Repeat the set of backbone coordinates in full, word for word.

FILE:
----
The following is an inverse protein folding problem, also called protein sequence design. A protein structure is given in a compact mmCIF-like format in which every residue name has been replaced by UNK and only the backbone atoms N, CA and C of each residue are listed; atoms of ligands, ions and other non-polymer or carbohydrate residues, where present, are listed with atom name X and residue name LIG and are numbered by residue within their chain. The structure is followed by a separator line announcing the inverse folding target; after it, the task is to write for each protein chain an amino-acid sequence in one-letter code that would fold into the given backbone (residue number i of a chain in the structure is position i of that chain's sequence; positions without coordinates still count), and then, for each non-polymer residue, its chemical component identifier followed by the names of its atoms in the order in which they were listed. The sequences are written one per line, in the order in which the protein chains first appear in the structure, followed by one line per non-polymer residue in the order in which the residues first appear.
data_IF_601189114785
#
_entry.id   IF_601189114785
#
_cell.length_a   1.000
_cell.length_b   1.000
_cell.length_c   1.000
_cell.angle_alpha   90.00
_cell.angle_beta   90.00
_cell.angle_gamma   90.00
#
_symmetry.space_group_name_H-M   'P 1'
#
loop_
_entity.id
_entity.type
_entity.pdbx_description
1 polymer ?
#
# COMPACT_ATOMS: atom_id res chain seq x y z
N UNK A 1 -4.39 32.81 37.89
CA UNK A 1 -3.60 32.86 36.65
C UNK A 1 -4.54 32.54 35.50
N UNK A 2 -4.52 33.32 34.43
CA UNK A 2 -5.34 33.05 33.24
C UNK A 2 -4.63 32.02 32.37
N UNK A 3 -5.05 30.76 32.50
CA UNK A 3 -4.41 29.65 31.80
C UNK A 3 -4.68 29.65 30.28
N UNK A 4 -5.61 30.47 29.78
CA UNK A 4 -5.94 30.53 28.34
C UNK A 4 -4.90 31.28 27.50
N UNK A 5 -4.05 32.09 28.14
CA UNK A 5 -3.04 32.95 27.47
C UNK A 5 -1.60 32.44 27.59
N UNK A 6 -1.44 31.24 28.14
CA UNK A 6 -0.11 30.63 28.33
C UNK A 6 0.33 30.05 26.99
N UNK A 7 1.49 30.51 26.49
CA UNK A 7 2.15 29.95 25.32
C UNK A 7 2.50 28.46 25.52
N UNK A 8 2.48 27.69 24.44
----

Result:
The following is an inverse protein folding problem, also called protein sequence design. A protein structure is given in a compact mmCIF-like format in which every residue name has been replaced by UNK and only the backbone atoms N, CA and C of each residue are listed; atoms of ligands, ions and other non-polymer or carbohydrate residues, where present, are listed with atom name X and residue name LIG and are numbered by residue within their chain. The structure is followed by a separator line announcing the inverse folding target; after it, the task is to write for each protein chain an amino-acid sequence in one-letter code that would fold into the given backbone (residue number i of a chain in the structure is position i of that chain's sequence; positions without coordinates still count), and then, for each non-polymer residue, its chemical component identifier followed by the names of its atoms in the order in which they were listed. The sequences are written one per line, in the order in which the protein chains first appear in the structure, followed by one line per non-polymer residue in the order in which the residues first appear.
data_IF_601189114785
#
_entry.id   IF_601189114785
#
_cell.length_a   1.000
_cell.length_b   1.000
_cell.length_c   1.000
_cell.angle_alpha   90.00
_cell.angle_beta   90.00
_cell.angle_gamma   90.00
#
_symmetry.space_group_name_H-M   'P 1'
#
loop_
_entity.id
_entity.type
_entity.pdbx_description
1 polymer ?
#
# COMPACT_ATOMS: atom_id res chain seq x y z
N UNK A 1 -4.39 32.81 37.89
CA UNK A 1 -3.60 32.86 36.65
C UNK A 1 -4.54 32.54 35.50
N UNK A 2 -4.52 33.32 34.43
CA UNK A 2 -5.34 33.05 33.24
C UNK A 2 -4.63 32.02 32.37
N UNK A 3 -5.05 30.76 32.50
CA UNK A 3 -4.41 29.65 31.80
C UNK A 3 -4.68 29.65 30.28
N UNK A 4 -5.61 30.47 29.78
CA UNK A 4 -5.94 30.53 28.34
C UNK A 4 -4.90 31.28 27.50
N UNK A 5 -4.05 32.09 28.14
CA UNK A 5 -3.04 32.95 27.47
C UNK A 5 -1.60 32.44 27.59
N UNK A 6 -1.44 31.24 28.14
CA UNK A 6 -0.11 30.63 28.33
C UNK A 6 0.33 30.05 26.99
N UNK A 7 1.49 30.51 26.49
CA UNK A 7 2.15 29.95 25.32
C UNK A 7 2.50 28.46 25.52
N UNK A 8 2.48 27.69 24.44